Buying A New PC

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The Plunge: Buying a new Desktop PC


  Purchasing a new PC can be a daunting mission. With so many acronyms and hardware buzzwords swirling about, the great digital divide is as distended as ever. If you're not an avid gamer that swaps out their mobo every 6 months and over-clocks their CPU blindfolded, buying a new PC can be as confusing as doing calculus.


  Let's sift and filter through the perplexing parade of hardware options that can stump the average laymen. Armed with the essentials, you can be confident that you're not buying a PC destined for soon-to-be obsolesce. It's easy; you'll see.


The Cerebral Component: CPU


   Ask yourself this: what am I going to be doing with my new PC? For standard office productivity tasksóword processing, spreadsheet usage, emailingómost any CPU will be fine; these types of applications don't overburden your processor.

For more cycle crunching power, AMD's Athlon 64 X2 or Intel's Pentium D (both dual core CPUs) will do just nicely. The most cycle intensive applications (3D gaming, multimedia applications etc.) will benefit from a dual core system, which provides higher performance and quicker multitasking capabilities.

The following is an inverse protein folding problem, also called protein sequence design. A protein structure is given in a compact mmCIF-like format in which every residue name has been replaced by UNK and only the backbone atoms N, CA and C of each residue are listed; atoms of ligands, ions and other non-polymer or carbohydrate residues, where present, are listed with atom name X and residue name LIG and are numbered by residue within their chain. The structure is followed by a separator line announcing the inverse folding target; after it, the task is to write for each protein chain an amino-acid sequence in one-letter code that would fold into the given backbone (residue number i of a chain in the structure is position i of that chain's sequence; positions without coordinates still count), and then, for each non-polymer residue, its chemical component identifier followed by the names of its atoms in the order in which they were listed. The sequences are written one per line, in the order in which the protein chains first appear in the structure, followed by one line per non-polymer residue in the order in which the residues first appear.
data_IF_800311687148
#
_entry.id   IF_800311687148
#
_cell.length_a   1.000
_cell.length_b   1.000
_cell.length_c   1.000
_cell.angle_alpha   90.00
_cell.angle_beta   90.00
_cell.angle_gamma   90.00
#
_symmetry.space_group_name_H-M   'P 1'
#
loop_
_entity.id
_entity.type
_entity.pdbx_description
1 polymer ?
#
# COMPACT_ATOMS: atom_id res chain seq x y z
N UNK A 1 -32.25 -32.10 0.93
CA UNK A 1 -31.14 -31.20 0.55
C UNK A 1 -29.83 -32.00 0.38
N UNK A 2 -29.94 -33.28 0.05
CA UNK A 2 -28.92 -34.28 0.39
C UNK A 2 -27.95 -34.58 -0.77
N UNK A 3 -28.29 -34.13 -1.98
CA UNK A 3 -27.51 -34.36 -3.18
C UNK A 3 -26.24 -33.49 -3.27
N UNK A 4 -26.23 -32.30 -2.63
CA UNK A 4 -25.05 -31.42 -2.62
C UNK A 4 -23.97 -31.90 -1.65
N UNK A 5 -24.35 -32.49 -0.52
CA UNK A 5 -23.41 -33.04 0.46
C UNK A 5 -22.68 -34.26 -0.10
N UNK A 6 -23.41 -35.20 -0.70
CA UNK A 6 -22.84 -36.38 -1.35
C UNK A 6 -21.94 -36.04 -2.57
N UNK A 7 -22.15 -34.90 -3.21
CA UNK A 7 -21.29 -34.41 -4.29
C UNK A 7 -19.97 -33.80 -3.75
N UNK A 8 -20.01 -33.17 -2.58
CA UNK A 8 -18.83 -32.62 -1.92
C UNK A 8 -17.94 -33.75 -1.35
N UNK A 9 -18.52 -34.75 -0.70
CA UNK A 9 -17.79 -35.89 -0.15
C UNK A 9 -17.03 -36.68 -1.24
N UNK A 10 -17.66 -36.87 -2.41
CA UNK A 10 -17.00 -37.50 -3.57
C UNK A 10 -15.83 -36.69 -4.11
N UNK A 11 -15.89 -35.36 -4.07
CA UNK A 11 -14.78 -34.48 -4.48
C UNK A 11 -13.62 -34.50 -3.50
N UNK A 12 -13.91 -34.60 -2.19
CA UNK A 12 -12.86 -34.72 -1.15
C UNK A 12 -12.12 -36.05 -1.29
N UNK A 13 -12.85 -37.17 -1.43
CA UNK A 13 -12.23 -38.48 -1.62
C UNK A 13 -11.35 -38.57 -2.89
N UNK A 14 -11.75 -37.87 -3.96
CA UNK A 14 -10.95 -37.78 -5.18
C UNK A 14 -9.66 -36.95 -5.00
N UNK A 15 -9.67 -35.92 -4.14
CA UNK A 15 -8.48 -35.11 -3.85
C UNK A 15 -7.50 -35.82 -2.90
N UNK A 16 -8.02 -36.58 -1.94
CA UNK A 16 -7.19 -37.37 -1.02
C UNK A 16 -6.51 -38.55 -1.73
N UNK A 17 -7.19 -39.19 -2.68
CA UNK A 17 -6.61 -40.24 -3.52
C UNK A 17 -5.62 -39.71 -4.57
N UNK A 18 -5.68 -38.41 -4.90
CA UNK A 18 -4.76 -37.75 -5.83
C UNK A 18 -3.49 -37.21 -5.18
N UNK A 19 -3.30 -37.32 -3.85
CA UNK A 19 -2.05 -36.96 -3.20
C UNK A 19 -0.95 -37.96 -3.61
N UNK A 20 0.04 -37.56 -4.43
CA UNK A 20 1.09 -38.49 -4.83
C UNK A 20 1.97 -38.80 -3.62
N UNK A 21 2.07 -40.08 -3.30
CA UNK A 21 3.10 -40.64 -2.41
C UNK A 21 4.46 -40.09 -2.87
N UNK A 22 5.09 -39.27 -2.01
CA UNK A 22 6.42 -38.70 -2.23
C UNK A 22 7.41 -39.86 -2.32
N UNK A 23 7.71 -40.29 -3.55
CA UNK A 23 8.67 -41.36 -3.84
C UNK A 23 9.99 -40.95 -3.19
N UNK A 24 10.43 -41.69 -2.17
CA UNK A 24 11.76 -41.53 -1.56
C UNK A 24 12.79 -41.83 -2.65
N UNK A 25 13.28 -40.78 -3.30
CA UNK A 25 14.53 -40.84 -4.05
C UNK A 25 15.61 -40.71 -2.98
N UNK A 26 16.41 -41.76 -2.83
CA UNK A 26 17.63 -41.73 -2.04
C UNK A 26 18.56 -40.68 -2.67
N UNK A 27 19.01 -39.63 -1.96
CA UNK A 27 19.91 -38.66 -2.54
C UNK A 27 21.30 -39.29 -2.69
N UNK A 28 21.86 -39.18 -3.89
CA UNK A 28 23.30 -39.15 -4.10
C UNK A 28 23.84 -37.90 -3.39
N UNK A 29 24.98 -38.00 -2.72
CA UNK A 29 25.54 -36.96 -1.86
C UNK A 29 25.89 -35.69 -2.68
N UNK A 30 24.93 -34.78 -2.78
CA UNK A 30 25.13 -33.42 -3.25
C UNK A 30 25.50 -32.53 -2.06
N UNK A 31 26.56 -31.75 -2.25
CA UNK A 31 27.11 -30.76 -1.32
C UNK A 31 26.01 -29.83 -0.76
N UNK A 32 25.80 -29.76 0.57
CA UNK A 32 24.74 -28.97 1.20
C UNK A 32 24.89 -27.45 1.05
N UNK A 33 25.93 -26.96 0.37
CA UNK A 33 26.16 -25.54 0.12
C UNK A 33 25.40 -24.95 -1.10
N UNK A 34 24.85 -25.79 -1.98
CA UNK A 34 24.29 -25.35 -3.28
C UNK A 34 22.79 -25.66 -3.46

Ample workspace: Memory


  Windows XP has a tendency to get a little cranky when confined to a low memory box. 512 megabytes should be considered the starting point, but a nice 1 gigabyte of RAM or more will significantly improve performance.


Buy more if you have the means, as memory is a lot less expensive today as it was years ago and is an excellent way to perk up overall performance. XP and its applications will seem more agile and brisk with more memory.


Visual Portal: Display


  LCD displays are a must have. A 17 inch model can be had for around $300; expect to pay $500 or more for a larger display and higher quality. 19 inch monitors amplify your screen real estate by 20 percent.


Pushing the Frames: Graphics


If you're not a 3D modeling professional or a hardcore gamer, you don't need the newest graphics card on the market. Nvidia cards with older older-generation chips (think GeForce 6600) will provide the necessary graphical power for mainstream needs.


If you buy a PC with an onboard graphics chip, you may still be able to upgrade in the future if your motherboard has a PCI express, AGP, or an unoccupied old school PCI slot.


An Audible Experience: Sound


  If you're in the office, sound probably isn't the pinnacle of your operation, so any PC with integrated sound will be adequate.


If you plan on setting up a home theater, surround sound can make for a booming experience; get a sound card that supports Dolby 5.1 and a set of speakers with a subwoofer to pump out the bass.


Your Digital File Cabinet: Storage


The average PC's hard drive on the market has 80 gigabytes of storage; this amount should suffice for the majority of mediocre tasks. As with memory, the more the merrier if you plan to do any sort of digital video editing. Uncompressed video files have a nasty habit of consuming ridiculous amounts of space.


Also, if you're an mp3 aficionado who plans on building up an extensive mp3 library, get a 120+ gigabyte hard drive or more.


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